Andrea Sachs (Anne Hathaway) heads into the business world with her degree in journalism in hand and full of ideals. She ends up working as a second assistant to Miranda Priestly (Meryl Streep), head of Runway magazine. Andrea decides to suffer through what she deems the absurdities of the fashion world for a while for the connections and resume boost working for the shrew Priestly brings. She soon adapts quite well, but faces the reality that success means truly joining the world she once mocked.
Usually these types of films have a clear-cut rooting interest for the audience as hope abounds that the protagonist will come to her senses and follow her better instincts. I honestly didn’t want Sachs to “do the right thing” as I watched, and her eventual loyalty to Priestly was intriguing. There’s a real change in the character that leaves the ending in some doubt.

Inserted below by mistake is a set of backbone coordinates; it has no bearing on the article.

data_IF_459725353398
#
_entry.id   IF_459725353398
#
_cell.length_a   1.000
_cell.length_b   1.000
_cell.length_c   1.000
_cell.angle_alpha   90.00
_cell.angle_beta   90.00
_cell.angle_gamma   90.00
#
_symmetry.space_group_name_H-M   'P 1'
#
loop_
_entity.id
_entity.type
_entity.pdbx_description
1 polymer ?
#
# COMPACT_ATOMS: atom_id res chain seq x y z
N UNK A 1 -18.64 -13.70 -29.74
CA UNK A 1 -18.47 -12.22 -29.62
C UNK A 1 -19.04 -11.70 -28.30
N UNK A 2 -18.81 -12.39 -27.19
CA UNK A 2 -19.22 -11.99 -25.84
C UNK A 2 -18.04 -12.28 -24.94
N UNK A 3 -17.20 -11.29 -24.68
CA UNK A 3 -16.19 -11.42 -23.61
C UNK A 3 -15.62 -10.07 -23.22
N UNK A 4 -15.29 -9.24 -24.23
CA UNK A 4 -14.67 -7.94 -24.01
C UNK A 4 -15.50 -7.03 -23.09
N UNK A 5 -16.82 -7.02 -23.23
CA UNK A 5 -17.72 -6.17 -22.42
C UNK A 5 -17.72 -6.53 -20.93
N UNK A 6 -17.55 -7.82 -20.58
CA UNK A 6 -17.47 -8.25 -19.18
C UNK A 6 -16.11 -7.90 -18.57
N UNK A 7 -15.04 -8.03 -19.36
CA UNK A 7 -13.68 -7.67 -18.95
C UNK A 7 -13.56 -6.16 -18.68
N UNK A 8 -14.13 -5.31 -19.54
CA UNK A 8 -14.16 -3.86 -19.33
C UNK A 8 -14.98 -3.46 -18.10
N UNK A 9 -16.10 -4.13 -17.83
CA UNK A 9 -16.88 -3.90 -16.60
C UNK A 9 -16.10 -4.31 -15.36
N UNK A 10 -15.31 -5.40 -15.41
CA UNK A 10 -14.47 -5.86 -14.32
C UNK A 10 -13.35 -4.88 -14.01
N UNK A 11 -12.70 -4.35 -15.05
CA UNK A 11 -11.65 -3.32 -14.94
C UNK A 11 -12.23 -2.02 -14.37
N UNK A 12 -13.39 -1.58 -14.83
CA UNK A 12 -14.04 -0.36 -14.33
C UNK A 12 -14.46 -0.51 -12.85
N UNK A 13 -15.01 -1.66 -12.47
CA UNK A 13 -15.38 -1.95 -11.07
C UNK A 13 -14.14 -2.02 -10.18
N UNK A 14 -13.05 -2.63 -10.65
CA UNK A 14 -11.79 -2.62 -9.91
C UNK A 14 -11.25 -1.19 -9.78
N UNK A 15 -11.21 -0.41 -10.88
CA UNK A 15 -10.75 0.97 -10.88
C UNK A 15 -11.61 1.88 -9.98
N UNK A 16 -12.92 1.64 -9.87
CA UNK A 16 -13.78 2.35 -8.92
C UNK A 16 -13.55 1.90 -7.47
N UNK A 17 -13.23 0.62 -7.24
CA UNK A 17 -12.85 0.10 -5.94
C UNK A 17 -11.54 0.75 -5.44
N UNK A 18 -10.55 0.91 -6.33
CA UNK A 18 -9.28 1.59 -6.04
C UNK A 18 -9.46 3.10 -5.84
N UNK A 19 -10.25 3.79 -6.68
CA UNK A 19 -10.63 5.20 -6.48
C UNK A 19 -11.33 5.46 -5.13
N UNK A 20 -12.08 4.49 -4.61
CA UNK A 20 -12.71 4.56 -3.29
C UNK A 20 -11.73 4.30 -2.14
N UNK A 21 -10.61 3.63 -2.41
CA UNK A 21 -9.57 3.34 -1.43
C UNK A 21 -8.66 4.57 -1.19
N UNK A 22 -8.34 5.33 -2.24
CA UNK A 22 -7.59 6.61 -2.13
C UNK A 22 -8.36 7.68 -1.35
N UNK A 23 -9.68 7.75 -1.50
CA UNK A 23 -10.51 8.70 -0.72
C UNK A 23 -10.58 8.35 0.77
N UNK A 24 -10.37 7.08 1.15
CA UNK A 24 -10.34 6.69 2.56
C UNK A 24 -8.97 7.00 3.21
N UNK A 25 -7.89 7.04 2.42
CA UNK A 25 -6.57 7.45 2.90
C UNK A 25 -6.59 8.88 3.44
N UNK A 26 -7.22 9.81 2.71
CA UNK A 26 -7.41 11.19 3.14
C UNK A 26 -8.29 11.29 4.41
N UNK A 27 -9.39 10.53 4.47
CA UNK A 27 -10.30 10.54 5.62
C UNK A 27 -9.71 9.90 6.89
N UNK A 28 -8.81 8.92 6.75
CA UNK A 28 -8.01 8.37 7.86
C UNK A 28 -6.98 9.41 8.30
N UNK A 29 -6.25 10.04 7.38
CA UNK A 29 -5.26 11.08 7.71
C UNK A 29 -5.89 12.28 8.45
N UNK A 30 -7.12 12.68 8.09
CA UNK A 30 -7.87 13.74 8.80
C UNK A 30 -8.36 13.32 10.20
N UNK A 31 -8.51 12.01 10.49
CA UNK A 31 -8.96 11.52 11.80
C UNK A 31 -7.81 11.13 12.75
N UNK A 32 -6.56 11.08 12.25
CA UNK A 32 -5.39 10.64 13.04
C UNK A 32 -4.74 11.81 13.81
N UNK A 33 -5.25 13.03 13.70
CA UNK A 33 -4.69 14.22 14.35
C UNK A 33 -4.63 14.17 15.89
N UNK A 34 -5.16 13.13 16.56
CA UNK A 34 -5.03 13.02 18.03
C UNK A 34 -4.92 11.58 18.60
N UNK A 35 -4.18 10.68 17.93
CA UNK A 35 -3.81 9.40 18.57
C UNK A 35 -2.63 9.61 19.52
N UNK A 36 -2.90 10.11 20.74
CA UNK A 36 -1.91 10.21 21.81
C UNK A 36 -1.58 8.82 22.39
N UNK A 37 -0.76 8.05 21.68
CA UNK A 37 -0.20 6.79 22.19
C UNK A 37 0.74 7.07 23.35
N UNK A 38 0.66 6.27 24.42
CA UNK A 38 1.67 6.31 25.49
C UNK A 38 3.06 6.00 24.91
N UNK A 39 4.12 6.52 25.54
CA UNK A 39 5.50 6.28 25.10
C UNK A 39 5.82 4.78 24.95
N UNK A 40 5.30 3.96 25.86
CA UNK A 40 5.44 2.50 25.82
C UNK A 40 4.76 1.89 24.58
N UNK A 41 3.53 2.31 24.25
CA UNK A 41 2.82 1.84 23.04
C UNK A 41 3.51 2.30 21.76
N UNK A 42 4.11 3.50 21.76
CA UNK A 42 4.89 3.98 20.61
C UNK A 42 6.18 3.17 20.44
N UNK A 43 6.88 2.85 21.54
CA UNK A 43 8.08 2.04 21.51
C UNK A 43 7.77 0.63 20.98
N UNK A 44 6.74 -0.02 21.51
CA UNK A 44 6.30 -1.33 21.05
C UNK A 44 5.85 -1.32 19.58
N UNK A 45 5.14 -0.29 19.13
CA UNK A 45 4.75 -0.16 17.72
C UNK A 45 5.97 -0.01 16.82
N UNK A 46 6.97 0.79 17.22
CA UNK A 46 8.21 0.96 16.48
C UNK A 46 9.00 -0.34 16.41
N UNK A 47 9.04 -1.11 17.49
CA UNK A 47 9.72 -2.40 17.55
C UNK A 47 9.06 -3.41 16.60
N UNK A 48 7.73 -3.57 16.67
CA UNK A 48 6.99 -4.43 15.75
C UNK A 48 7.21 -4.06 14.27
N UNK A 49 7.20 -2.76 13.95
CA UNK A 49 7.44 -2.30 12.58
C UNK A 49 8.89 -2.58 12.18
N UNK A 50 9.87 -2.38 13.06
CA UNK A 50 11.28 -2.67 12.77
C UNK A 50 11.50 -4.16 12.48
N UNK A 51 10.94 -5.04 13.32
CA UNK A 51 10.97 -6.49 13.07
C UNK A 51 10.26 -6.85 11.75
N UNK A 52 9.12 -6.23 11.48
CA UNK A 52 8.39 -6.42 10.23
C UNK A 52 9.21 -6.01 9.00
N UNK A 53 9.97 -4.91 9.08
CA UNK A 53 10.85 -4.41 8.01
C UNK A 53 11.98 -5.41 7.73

Streep did a great job of playing the boss from hell. As over-the-top as she was at times, there was never a moment where she seemed fake. There’s even a nice touch at the end that offers the character depth without the aw-shucks feel that would have signified it gone too far.
There were a few pitfalls for The Devil Wears Prada. The attempted coup on Priestly, which brought out Sachs’ loyalty, was a bit complicated for a light-hearted film. Sachs’ transformation into a fashion plate, even with the help she got from Nigel (Stanley Tucci), the magazine's art director, seemed questionable based on her presumed finances.
Tucci and Hathaway were fine, but didn’t especially standout. Priestly’s first assistant, Emily (Emily Blunt), was pretty good and managed to be more than a prop for Sachs.
The Devil Wears Prada doesn’t set the world on fire, but was not bad at all.